CPU or “brain” ROM has addresses F0000H through FFFFFH and non-volatile RAM has addresses 00000H through 10000H and volatile Keyboard/display interface ( an 8279 device) 24 Key Keyboard Display: LCD Expansion area (upper left-hand side) Prototyping area (left-hand side) Reset Volatile memory 16 of data line and 20 of address line

21 Function of Keypad Memory

22 I/O Port address assignments
Port function FFFFH FFFDH FFFBH FFF9H PPI-1 control word resister PPI-1 C port PPI-1 B port PPI-1 A port Parallel I/O No. 1 FFFEH FFFCH FFFAH FFF8H Parallel I/O No. 2 FFF2H FFF0H command data RS232C PORT 1 FFE8H 8279 Status or Command 8279 Data Keypad control FFDEH FFDCHFFDAH FFD8H 8253 Command 8253 Count 2 8253 Count 1 8253 Count 0 Counter & Timer FFD2H FFD0H Command data RS232C PORT 2 Port address Port function FFCAH FFC8H 8259 Command 8259 Data Interrupt control 3FF0H FND Display 3FD8H D/A Converter 8 bit D/A converter 3FD6H 3FD4H 3FD2H 3FD0H PPI-1 control word resister PPI-1 C port PPI-1 B port PPI-1 A port Experiment for 8 bit output and input 3FCEH 3FCCH 3FCAH 3FC8H A/D Converter IN3/IN7 A/D Converter IN2/IN6 A/D Converter IN1/IN5 A/D Converter IN0/IN4 8 bit A/D Converter

23 Example : *Knowing that, DS=2042H. SI=500H, AX=214E, MOV [SI],AX ; AH
AL 21 4E 21 20921H 4E 20920H SI=500 DS=20420H DS=2042H

24 24 Executing a program in MTS-86C Label Mnemonic Hex code
Memory address Remarks CODE SEGMENT 0040: ASSUME CS: CODE & DS: CODE Result will be MOV AX, 1234H B8, 34, 12 00, 01, 02 stored in AX MOV CX, 0034H B9, 34, 00 03, 04, 05 ADD CX 03, C1 06, 07 HLT F4 08 ENDS END 24

25 History of microprocessor
8008 8080 8085 8086 Number of instructions 66 111 113 133 Number of flags 4 5 9 Maximum memory size 16K bytes 64K bytes 1 M bytes I/O ports 8 input 24 output 256 input 256 output 64K input 64K output Number of pins 18 40 Address bus width 8 16 20 Data bus width Introduction date 1972 1974 1976 Q-6,500 at 3 µm 1978 Q-29,000 at 3 µm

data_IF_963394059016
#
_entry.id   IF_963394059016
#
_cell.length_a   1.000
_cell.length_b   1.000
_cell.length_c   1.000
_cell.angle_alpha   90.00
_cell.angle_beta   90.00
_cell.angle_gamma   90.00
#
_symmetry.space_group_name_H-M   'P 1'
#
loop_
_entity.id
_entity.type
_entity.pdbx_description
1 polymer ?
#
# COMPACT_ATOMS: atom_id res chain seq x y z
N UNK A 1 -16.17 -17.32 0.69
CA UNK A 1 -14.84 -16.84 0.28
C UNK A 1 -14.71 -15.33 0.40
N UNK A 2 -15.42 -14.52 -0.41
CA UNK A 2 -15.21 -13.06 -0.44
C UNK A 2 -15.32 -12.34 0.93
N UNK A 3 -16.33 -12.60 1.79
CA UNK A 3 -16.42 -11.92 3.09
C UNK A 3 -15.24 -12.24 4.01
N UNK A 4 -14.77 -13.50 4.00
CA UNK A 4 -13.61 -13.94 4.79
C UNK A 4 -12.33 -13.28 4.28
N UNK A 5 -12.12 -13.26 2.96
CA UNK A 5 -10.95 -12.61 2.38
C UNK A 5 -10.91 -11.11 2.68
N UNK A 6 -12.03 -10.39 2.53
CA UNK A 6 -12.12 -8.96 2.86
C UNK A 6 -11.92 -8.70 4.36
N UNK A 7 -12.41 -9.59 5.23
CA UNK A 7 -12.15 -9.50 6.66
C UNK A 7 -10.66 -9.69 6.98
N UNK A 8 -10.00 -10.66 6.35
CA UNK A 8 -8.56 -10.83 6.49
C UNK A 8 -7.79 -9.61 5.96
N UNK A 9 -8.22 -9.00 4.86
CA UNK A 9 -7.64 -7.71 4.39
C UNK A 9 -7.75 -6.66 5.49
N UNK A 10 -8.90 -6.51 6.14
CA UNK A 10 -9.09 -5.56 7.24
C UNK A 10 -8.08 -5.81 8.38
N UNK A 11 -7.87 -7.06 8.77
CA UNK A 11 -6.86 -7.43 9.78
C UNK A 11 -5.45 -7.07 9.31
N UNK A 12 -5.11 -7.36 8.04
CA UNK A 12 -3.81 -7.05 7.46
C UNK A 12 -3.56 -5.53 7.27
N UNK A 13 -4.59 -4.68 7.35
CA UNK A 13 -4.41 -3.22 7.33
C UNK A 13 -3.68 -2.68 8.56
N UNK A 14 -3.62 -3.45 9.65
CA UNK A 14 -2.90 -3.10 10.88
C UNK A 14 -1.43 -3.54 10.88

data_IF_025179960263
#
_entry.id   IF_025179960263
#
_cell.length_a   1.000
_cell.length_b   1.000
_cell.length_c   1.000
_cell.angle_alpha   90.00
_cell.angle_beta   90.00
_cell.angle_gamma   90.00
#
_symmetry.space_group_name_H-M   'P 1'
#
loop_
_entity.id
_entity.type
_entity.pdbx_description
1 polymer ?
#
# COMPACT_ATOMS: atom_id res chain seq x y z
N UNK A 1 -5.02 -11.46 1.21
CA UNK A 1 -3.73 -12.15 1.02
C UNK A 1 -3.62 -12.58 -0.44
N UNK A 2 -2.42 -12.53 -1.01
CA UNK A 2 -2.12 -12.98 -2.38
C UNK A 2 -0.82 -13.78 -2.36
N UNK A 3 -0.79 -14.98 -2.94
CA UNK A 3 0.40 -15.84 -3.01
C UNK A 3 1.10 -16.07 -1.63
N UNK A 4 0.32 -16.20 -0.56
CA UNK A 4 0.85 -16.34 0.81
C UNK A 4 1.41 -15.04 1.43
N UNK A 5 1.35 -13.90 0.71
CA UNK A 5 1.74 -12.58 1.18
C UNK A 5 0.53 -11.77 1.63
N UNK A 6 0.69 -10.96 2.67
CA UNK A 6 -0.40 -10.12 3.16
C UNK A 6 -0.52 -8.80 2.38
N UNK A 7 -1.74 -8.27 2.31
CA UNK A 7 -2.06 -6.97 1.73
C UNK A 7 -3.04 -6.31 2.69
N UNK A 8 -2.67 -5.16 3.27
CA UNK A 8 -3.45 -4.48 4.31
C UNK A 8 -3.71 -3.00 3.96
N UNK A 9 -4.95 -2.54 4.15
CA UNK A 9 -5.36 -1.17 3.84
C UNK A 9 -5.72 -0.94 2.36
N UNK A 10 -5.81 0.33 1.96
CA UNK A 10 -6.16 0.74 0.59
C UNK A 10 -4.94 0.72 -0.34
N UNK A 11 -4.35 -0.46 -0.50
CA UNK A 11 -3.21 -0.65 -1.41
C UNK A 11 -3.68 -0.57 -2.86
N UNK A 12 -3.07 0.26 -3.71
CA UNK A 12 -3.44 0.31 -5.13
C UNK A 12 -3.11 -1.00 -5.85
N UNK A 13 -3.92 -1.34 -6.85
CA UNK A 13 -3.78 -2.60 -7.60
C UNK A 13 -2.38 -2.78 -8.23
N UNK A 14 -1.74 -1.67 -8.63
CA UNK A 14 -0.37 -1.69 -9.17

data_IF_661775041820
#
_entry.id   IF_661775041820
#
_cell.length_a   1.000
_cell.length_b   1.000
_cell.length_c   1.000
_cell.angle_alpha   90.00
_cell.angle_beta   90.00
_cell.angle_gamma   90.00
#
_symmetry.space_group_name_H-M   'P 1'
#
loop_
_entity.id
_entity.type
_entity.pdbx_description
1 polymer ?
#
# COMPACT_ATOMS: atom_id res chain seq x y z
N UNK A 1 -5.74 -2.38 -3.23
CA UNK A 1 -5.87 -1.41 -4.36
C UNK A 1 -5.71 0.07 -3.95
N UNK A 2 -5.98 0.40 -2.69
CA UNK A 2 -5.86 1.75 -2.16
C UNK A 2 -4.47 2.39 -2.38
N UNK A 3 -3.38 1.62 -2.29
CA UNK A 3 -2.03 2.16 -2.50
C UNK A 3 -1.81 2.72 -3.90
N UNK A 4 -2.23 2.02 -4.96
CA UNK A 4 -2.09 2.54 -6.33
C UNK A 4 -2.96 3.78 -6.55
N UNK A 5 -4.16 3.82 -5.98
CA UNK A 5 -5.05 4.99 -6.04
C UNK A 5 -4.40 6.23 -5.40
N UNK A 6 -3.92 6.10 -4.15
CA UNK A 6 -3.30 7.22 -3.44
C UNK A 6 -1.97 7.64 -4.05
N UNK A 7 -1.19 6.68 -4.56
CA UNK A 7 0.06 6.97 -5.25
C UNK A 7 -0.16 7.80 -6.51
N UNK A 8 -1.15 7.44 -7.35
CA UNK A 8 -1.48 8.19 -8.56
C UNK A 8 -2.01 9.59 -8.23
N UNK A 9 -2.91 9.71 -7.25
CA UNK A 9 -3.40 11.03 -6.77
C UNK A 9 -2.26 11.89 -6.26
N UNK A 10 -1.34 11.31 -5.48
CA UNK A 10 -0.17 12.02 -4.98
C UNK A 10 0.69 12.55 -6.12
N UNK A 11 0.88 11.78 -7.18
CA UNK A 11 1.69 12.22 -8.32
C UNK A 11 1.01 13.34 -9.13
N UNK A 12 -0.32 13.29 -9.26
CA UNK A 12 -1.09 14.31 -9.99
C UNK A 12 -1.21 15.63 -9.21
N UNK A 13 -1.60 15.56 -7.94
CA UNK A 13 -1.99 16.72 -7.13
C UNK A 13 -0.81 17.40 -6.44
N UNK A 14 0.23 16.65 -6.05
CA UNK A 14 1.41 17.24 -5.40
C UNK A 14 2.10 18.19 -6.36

26 What Are Microcontrollers?
Microprocessor – Microcontroller what's the diff? Microprocessors can not stand alone instruction decoder, ALU, address/data. busses, timing logic, (CPU) Has no capability to interact with the outside world memory, I/O ports, UARTS, etc. must be added to make it useful Microcontrollers are small computing systems on a single chip Central Processing Unit (CPU) Program memory Random Access Memory (RAM) EEPROM - Electrically Erasable Programmable Read Only Memory A variety of peripheral devices USARTs, Timer/Counters, ADC, DAC, I/O Ports, CANs, SPIs etc.

27 Why not a Computer ? Why MCU
• Suppose we want to make a Line following Robot • What do we do ? • Use a computer with 2.4Ghz Intel core I7 with 4 Gb RAM , 500 Gb Hard disk , 1 Gb Graphics Card ?? Why not a Computer ? • PC is a general purpose computer. • Can run thousand of software's • Games (NFS , AOE , Call of Duty) • Highly expensive Why MCU • Small reflected by the word “MICRO” • Inexpensive • Ideal for doing repetitive tasks • Easy to use • Highly Efficient and fast

28 ATmega8(L) microcontroller
The Atmel ®AVR® ATmega8 is a low-power CMOS 8-bit microcontroller based on the AVR RISC architecture. By executing powerful instructions in a single clock cycle, the ATmega8 achieves throughputs approaching 1MIPS per MHz, allowing the system designer to optimize power consumption versus processing speed. Fig7. Pin configuration of ATmega8(L)

29 Conclusion Finally, you should write a report with clear conception for different contents described above. References Microprocessor Architecture, Programming and Applications with the 8085/8080A by Ramesh S. Gaonkar Microprocessors and Interfacing by Douglas V Hall and Internet

30 Thanks to all ??